We’d like to take the opportunity to introduce you to the Honorable mention winners of our "Los Angeles Affordable Housing Challenge" competition  – Nicholas Chung, Peiyu Luo and Yifan Shen from United States!

Nicholas Chung, Peiyu Luo and Yifan Shen

Please tell us about your company (when it was founded, where it is based, how many employees, etc) Alternatively, if you do not have a company, please give us some insights on your own professional/academia background.

NC: I am an M.Des candidate at Harvard University, but graduated from Syracuse with a B.Arch and a minor in geography. My current scholarship is focused on the histories and theories of architecture and urban design in Asia after WWII.

PL: I am a fifth-year undergraduate student at Syracuse University, and I am originally from Guangzhou, China. My academic interest considers architecture and urban design as means to reactivate and reclaim the neglected yet contested urban fringe areas.

YS: I am a fourth-year undergraduate student at Syracuse University. I come from Shanghai, China. I am interested in the intersection of research and practice. My current interest lies in the public space in the informal settlements of the global south.

Brief information about the projects that you/your company have been involved with. For instance, what scale have you focused on/preferred, any significant projects where the company/ individuals have been Involved?

NC: Professionally, I have had some experience working at mid to large size architecture and urban design firms – mainly focused on cultural or civic projects. Academically, I’ve undertaken multiple research lab positions and fellowships. I was awarded Grand Prize for the 2022 Busan International Architecture Design Workshop and participated in numerous international exhibitions including the Busan Architecture Festival (2022), Shenzhen + Hong Kong Urbanism/Architecture Bi-City Biennalé (2022), and Affordable Art Fair London+Singapore (2020).

PL: As a student studying architecture, my previous design projects focus on researching and designing various scales of architectural design and its intertwined entanglement with society. My academic interest has closely resonated with the belief that architectural design can incite social change and reshape the community in which we live.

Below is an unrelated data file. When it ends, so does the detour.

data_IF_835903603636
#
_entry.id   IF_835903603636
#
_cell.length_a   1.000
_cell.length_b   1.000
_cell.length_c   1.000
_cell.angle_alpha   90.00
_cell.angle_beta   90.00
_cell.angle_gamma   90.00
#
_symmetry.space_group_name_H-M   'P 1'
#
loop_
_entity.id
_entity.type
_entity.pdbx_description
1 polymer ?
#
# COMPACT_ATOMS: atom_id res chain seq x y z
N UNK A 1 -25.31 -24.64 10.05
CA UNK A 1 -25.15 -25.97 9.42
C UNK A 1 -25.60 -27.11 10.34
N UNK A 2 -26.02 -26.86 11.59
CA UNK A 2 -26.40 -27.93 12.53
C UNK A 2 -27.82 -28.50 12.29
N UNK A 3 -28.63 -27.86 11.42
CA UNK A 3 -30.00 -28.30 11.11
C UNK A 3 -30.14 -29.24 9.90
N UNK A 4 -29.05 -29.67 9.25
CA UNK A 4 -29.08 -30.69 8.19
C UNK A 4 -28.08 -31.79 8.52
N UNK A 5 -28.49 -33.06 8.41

YS: My design interest is still formulating as I am only in the fourth year of studying architecture. Previously, I have designed radical fantasy projects that serve as provocative responses to the current-day crisis. I am interested in using projects as a tool for constructive imagination.

What does architecture mean to you and what is the role of an architect in your society?

NC: Architecture materializes desire, and as such leaves an index of the social tendencies of its inhabitants. In many ways the role of architecture is to mirror society to reveal alternative possibilities for how we live together. The architect bridges this social imaginary and occupied reality, whilst (hopefully) producing something of aesthetic value in the process. Architectural design is therefore the interlocking of research, engagement, innovation, and collaborative problem solving that brings about positive change.

YS: Architecture is the materialization of political, economic, and cultural forces. An architect should be aware of the socio-political context through extensive research and actively mediate in a collaborative, interdisciplinary space design process. In a contemporary context, responsible architects should respond to the climate crisis, think about the underserved population, and continue to explore the boundaries of design.

Why do you participate in architecture competitions?

Competitions occupy the middle ground between the rather wide disjunction between design school and practice. They simultaneously offer autonomy to individual designers who generally work (and think) eclectically as a group, but also more closely simulate the design timeline from 'conceptual to specific' that one experiences in professional practice. On a personal level, although Yifan, Lucas, and I are only one cohort apart, we realized that our experiences in the same school varied differently as a result of pedagogical changes and disruptions, such as the pandemic. This opportunity gave me some insight into a much more dexterous mode of working that they had to adapt to.

What advice would you give to individuals who struggle to decide whether it would be beneficial for them to participate in architecture competitions?

NC: It tends to be helpful to do it as a team – especially if you have colleagues that complement your own skillset. Competitions tend to be worthwhile but it’s important to be (self-)aware about what scope and scale is reasonably achievable. As a student it is helpful to sharpen your decision-making skills when given more autonomy and as a practitioner, it is a healthy way to reactivate the kind of design thinking that is less available in professional practice (generally speaking).

PL: I think every designer should enter architectural competitions. Consider them as an excellent opportunity to sharpen your ideas and incentivize your thinking. It offers different insights and extra excitement to your current study/practice.

YS: The competition was challenging for me at first. I never got any awards from the first couple of competitions. I continued to work on competitions because the act of rationally imagining and designing itself was an immense joy to me. To young students like me, I suggest finding someone you work well with and giving it a try!

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